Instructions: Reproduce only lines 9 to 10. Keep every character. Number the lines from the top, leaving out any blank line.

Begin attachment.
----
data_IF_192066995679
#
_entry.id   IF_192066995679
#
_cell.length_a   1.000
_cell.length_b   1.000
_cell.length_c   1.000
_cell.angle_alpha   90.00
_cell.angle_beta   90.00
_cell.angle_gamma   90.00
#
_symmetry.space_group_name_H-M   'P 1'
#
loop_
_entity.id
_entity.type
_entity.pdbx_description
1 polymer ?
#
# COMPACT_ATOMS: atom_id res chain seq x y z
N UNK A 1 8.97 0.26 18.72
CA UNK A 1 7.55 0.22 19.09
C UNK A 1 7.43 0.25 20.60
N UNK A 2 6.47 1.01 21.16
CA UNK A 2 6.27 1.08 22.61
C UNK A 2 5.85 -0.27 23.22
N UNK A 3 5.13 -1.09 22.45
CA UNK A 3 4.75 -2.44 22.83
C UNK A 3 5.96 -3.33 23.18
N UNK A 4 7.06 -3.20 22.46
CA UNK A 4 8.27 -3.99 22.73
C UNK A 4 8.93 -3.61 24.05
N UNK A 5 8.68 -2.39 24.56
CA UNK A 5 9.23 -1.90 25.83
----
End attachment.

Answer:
_cell.angle_beta   90.00
_cell.angle_gamma   90.00